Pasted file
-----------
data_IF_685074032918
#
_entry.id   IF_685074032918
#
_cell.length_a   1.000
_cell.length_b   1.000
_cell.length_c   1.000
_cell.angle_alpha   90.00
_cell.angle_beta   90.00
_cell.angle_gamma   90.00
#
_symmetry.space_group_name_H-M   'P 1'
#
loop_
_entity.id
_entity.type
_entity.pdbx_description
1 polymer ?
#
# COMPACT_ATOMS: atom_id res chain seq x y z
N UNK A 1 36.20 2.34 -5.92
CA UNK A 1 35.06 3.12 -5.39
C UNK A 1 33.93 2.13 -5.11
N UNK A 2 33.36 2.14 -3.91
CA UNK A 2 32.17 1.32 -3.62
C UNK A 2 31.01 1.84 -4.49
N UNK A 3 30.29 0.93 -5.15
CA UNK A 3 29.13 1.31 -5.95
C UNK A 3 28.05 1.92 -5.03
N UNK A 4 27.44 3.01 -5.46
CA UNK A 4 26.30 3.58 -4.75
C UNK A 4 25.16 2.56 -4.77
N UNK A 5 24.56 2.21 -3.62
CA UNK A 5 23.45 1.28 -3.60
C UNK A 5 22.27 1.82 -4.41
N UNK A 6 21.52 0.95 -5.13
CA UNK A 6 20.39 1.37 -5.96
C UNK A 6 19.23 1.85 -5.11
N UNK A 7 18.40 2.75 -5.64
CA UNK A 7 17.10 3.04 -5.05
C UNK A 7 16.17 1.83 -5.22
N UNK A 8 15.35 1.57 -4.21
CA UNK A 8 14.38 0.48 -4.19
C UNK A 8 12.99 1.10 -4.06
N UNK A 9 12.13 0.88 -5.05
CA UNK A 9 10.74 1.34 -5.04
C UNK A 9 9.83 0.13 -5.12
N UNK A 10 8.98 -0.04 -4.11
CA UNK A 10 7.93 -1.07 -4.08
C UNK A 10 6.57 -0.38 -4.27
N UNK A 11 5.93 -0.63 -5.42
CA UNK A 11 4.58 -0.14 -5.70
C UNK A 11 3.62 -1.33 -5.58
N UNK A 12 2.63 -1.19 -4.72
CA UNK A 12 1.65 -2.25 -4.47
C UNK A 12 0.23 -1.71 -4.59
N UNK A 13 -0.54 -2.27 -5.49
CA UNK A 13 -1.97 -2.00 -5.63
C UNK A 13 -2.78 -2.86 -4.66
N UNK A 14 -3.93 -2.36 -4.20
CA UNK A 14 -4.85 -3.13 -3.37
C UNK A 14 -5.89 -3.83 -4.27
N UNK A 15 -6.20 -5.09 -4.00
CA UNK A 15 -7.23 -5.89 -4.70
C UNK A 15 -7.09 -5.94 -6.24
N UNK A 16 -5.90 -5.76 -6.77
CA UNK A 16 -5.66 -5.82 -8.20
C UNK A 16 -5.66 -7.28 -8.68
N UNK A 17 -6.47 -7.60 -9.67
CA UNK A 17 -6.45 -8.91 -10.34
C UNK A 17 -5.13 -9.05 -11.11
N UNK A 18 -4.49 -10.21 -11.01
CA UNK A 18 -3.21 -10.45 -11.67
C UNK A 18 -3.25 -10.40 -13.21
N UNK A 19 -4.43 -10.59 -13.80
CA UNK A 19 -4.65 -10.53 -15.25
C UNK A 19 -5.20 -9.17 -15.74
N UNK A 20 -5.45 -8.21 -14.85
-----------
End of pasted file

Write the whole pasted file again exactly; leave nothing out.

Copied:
data_IF_685074032918
#
_entry.id   IF_685074032918
#
_cell.length_a   1.000
_cell.length_b   1.000
_cell.length_c   1.000
_cell.angle_alpha   90.00
_cell.angle_beta   90.00
_cell.angle_gamma   90.00
#
_symmetry.space_group_name_H-M   'P 1'
#
loop_
_entity.id
_entity.type
_entity.pdbx_description
1 polymer ?
#
# COMPACT_ATOMS: atom_id res chain seq x y z
N UNK A 1 36.20 2.34 -5.92
CA UNK A 1 35.06 3.12 -5.39
C UNK A 1 33.93 2.13 -5.11
N UNK A 2 33.36 2.14 -3.91
CA UNK A 2 32.17 1.32 -3.62
C UNK A 2 31.01 1.84 -4.49
N UNK A 3 30.29 0.93 -5.15
CA UNK A 3 29.13 1.31 -5.95
C UNK A 3 28.05 1.92 -5.03
N UNK A 4 27.44 3.01 -5.46
CA UNK A 4 26.30 3.58 -4.75
C UNK A 4 25.16 2.56 -4.77
N UNK A 5 24.56 2.21 -3.62
CA UNK A 5 23.45 1.28 -3.60
C UNK A 5 22.27 1.82 -4.41
N UNK A 6 21.52 0.95 -5.13
CA UNK A 6 20.39 1.37 -5.96
C UNK A 6 19.23 1.85 -5.11
N UNK A 7 18.40 2.75 -5.64
CA UNK A 7 17.10 3.04 -5.05
C UNK A 7 16.17 1.83 -5.22
N UNK A 8 15.35 1.57 -4.21
CA UNK A 8 14.38 0.48 -4.19
C UNK A 8 12.99 1.10 -4.06
N UNK A 9 12.13 0.88 -5.05
CA UNK A 9 10.74 1.34 -5.04
C UNK A 9 9.83 0.13 -5.12
N UNK A 10 8.98 -0.04 -4.11
CA UNK A 10 7.93 -1.07 -4.08
C UNK A 10 6.57 -0.38 -4.27
N UNK A 11 5.93 -0.63 -5.42
CA UNK A 11 4.58 -0.14 -5.70
C UNK A 11 3.62 -1.33 -5.58
N UNK A 12 2.63 -1.19 -4.72
CA UNK A 12 1.65 -2.25 -4.47
C UNK A 12 0.23 -1.71 -4.59
N UNK A 13 -0.54 -2.27 -5.49
CA UNK A 13 -1.97 -2.00 -5.63
C UNK A 13 -2.78 -2.86 -4.66
N UNK A 14 -3.93 -2.36 -4.20
CA UNK A 14 -4.85 -3.13 -3.37
C UNK A 14 -5.89 -3.83 -4.27
N UNK A 15 -6.20 -5.09 -4.00
CA UNK A 15 -7.23 -5.89 -4.70
C UNK A 15 -7.09 -5.94 -6.24
N UNK A 16 -5.90 -5.76 -6.77
CA UNK A 16 -5.66 -5.82 -8.20
C UNK A 16 -5.66 -7.28 -8.68
N UNK A 17 -6.47 -7.60 -9.67
CA UNK A 17 -6.45 -8.91 -10.34
C UNK A 17 -5.13 -9.05 -11.11
N UNK A 18 -4.49 -10.21 -11.01
CA UNK A 18 -3.21 -10.45 -11.67
C UNK A 18 -3.25 -10.40 -13.21
N UNK A 19 -4.43 -10.59 -13.80
CA UNK A 19 -4.65 -10.53 -15.25
C UNK A 19 -5.20 -9.17 -15.74
N UNK A 20 -5.45 -8.21 -14.85